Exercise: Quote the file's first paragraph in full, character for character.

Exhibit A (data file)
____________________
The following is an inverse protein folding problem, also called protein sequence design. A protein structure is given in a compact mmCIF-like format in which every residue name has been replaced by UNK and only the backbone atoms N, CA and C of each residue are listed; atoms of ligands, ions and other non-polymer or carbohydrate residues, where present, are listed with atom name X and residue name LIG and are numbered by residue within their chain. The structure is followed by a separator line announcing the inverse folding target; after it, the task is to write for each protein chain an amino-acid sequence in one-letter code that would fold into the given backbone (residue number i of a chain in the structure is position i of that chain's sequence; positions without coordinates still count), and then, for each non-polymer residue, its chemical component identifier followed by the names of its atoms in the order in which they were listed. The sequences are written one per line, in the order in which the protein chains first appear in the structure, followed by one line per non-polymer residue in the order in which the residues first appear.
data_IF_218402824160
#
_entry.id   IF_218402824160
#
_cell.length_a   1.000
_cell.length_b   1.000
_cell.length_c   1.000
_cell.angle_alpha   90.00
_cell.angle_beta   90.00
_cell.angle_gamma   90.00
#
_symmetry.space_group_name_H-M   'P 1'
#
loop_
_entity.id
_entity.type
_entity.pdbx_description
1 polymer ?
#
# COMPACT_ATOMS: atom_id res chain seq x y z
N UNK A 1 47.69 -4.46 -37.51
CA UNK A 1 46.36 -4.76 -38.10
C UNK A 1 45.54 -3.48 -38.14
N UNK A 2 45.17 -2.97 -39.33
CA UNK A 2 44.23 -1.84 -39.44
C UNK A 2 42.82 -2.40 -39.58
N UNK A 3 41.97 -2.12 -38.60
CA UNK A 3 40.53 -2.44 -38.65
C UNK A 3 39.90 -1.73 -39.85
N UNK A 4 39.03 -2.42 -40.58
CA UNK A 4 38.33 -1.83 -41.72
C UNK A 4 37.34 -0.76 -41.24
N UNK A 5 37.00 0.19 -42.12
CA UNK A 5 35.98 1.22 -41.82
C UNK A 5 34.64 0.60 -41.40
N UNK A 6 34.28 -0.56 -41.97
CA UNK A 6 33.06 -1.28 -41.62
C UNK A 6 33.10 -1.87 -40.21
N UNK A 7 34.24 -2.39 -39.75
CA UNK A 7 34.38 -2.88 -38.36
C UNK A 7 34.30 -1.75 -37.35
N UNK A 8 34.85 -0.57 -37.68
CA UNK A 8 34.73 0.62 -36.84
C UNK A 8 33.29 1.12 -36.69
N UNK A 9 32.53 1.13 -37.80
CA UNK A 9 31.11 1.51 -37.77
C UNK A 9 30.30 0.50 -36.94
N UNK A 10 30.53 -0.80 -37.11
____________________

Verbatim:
The following is an inverse protein folding problem, also called protein sequence design. A protein structure is given in a compact mmCIF-like format in which every residue name has been replaced by UNK and only the backbone atoms N, CA and C of each residue are listed; atoms of ligands, ions and other non-polymer or carbohydrate residues, where present, are listed with atom name X and residue name LIG and are numbered by residue within their chain. The structure is followed by a separator line announcing the inverse folding target; after it, the task is to write for each protein chain an amino-acid sequence in one-letter code that would fold into the given backbone (residue number i of a chain in the structure is position i of that chain's sequence; positions without coordinates still count), and then, for each non-polymer residue, its chemical component identifier followed by the names of its atoms in the order in which they were listed. The sequences are written one per line, in the order in which the protein chains first appear in the structure, followed by one line per non-polymer residue in the order in which the residues first appear.